Not every bowling alley uses the same oil pattern.
Even tournaments have specific patterns that they use.
If you want to get more strikes, then you need to understand oil patterns and how they affect your ball.
Once you make those connections, you’ll understand where you need to roll the ball to get the most control on it and send it to the pins.
3. Limit Distractions
You can’t improve your skills if you’re distracted.
There are tons of distractions at a bowling alley: friends, music, other players.
If you want to improve your skills and increase your chances of getting strikes, then you need to find a way to tune them all out.
That might mean going bowling on your own.
It might mean bringing headphones and listening to your own music to block everyone else out.
However you need to limit distractions, you should do it.
It’s even worth recording yourself to see how you’re moving and what your footwork looks like.
That way, you can review the video in a quieter area and find mistakes that you’re making.
You can then correct those mistakes the next time you play the game.
4. Choose The Perfect Ball
The weight of the bowling ball that you choose is also important.
A common mistake that beginners make is thinking that the heaviest ball is going to do the most damage to the pins.
While it will certainly hit them hard, it won’t send them flying into other pins.
That’s what you want when you’re going for a strike.
A single ball isn’t enough to hit all 10 pins.
You need collateral damage to knock the rest of the pins down.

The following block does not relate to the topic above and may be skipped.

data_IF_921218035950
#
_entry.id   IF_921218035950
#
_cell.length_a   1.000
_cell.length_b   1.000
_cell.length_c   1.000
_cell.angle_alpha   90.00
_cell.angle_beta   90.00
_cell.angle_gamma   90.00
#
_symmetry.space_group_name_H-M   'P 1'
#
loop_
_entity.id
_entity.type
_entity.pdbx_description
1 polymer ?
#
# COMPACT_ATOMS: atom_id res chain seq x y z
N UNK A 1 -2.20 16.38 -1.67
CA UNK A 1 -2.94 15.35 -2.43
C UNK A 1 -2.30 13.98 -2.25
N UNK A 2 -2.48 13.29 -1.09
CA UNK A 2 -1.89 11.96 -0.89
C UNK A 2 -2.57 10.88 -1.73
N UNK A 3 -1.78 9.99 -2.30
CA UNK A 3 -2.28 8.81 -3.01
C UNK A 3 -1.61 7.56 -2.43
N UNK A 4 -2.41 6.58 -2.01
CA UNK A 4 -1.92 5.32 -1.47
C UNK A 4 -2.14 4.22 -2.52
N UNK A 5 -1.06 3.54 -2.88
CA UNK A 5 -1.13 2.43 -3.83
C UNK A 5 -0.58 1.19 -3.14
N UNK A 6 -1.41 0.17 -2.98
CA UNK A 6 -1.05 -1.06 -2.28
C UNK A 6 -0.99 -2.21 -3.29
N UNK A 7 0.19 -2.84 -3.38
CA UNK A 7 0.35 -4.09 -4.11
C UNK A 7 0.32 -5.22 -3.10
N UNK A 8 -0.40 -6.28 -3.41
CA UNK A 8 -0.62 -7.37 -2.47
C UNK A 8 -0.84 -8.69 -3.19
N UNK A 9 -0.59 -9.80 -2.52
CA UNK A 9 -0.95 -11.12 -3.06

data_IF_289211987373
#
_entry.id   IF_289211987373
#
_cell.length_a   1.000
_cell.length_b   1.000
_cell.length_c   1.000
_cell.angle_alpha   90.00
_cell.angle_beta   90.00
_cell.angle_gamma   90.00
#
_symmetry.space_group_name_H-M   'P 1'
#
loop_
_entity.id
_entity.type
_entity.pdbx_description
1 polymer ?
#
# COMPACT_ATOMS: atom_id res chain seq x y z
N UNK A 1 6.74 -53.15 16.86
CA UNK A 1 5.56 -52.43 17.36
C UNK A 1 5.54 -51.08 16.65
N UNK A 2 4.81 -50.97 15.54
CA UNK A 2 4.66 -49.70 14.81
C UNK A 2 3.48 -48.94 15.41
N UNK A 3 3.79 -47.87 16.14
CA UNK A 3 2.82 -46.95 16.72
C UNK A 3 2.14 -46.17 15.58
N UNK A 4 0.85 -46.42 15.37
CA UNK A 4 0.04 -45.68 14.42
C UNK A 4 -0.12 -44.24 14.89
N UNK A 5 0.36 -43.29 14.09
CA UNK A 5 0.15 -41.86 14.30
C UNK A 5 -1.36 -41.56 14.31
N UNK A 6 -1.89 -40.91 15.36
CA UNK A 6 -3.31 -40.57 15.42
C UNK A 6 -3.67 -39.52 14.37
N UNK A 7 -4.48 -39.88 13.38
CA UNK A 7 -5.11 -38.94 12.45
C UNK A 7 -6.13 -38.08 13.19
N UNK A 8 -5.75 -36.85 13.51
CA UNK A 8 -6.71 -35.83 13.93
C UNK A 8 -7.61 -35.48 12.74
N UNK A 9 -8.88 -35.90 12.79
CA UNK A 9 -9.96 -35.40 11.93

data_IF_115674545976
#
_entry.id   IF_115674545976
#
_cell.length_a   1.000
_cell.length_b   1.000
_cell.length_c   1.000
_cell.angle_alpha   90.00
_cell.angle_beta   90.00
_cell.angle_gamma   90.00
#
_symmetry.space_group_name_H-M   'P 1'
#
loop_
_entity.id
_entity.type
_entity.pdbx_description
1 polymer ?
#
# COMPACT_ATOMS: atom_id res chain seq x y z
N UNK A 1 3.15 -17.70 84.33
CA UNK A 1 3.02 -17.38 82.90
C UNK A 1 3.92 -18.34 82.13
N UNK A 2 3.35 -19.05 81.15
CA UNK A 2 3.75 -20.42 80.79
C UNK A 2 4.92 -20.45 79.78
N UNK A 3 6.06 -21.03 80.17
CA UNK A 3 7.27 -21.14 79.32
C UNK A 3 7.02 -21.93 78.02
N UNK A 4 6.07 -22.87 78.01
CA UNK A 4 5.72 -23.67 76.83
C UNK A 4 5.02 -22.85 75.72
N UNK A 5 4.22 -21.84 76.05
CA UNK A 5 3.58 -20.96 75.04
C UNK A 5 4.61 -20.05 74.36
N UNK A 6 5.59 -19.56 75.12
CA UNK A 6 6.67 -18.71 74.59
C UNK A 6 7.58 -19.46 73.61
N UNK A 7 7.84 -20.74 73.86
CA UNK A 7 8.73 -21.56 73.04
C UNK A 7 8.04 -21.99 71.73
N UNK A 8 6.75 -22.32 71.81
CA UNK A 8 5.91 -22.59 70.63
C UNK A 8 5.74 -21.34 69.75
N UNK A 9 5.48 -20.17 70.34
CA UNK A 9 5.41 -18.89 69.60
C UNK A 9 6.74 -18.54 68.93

The problem with using a heavy ball is that it tends to send the balls in an upward direction rather than scattering around.
That isn’t going to help you get a strike.
A lighter ball, on the other hand, has a better chance of hitting pins to the side and knocking over others.
Another reason you should use a lighter ball is that a heavier ball is going to tire you out faster.
This can impact your game because as you grow tired, you’re unable to control and direct the ball as well.
It also affects your ability to efficiently release the ball at the perfect time.
If you use the right ball, you can improve your chances of getting a strike.
5. Don’t Aim For The Middle Pin
Another common mistake that players make is to try and aim for the middle pin when attempting to get a strike.
In a way, this makes sense since it’s easy to think that by hitting the pins in the middle, you’ll get the most collateral damage.
That isn’t the case, however.
You actually need to aim for a specific arrow on the lane.
For right-handed bowlers, you need to aim for the arrow on the lane that’s the second from the right.
For left-handed bowlers, you need to aim for the arrow on the lane that’s the second from the left.
By aiming for this arrow and spinning the ball, you’ll curve it towards the middle with a lot of spin.
This helps strike the pins down better and makes them rotate.
As they rotate, they knock the other pins down and get you a satisfying strike.
A strike occurs when you knock every single pin down on a single turn.
It allows you to earn the maximum possible score.
If you manage to roll a strike in each frame, then you earn the coveted Perfect Game score of 300 points.